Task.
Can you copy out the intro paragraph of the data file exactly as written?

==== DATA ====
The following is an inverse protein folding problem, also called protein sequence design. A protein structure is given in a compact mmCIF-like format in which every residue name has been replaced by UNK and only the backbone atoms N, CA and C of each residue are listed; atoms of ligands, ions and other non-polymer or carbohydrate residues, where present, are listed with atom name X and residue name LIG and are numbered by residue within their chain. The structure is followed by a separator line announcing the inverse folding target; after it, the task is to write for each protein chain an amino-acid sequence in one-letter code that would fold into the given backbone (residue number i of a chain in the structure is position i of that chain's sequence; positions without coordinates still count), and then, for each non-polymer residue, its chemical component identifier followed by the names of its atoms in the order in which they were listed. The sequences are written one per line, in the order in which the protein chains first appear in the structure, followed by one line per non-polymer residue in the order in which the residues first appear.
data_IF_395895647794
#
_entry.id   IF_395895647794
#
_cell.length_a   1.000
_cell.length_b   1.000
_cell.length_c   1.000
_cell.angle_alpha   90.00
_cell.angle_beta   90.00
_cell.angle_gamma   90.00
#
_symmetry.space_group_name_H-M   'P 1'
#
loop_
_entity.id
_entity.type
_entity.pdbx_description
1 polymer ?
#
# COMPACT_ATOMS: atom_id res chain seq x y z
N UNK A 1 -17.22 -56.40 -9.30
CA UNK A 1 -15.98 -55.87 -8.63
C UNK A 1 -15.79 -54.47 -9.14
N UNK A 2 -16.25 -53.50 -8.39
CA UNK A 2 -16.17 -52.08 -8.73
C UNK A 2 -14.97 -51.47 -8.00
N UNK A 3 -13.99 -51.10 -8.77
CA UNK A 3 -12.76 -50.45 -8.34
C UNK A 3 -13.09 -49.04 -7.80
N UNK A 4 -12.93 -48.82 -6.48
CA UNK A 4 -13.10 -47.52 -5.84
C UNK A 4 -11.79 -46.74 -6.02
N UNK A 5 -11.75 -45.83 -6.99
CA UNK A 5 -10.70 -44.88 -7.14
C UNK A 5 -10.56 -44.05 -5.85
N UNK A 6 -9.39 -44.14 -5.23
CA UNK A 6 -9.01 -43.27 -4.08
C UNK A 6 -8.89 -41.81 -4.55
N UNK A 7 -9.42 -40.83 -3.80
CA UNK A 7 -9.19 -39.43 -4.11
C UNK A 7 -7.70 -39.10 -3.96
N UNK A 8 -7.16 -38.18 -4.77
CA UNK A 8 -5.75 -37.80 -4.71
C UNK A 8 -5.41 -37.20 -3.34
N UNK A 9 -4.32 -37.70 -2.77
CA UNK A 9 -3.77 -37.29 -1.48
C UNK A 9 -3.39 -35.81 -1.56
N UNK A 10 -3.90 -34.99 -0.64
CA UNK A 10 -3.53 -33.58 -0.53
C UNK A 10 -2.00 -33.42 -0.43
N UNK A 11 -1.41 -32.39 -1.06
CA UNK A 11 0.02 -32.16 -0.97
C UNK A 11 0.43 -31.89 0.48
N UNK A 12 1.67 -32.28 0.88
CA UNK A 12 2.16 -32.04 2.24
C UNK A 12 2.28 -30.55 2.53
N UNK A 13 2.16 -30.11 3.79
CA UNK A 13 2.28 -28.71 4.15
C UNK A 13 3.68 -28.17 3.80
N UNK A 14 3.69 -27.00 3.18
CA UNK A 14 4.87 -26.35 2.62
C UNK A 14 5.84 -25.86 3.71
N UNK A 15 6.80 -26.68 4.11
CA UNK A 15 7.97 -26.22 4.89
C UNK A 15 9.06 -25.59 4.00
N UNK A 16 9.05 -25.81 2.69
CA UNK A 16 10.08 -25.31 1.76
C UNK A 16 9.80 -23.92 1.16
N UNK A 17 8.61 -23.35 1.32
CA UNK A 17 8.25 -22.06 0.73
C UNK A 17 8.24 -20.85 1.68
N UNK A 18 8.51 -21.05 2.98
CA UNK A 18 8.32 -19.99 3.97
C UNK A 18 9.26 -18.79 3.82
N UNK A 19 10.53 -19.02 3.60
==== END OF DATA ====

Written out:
The following is an inverse protein folding problem, also called protein sequence design. A protein structure is given in a compact mmCIF-like format in which every residue name has been replaced by UNK and only the backbone atoms N, CA and C of each residue are listed; atoms of ligands, ions and other non-polymer or carbohydrate residues, where present, are listed with atom name X and residue name LIG and are numbered by residue within their chain. The structure is followed by a separator line announcing the inverse folding target; after it, the task is to write for each protein chain an amino-acid sequence in one-letter code that would fold into the given backbone (residue number i of a chain in the structure is position i of that chain's sequence; positions without coordinates still count), and then, for each non-polymer residue, its chemical component identifier followed by the names of its atoms in the order in which they were listed. The sequences are written one per line, in the order in which the protein chains first appear in the structure, followed by one line per non-polymer residue in the order in which the residues first appear.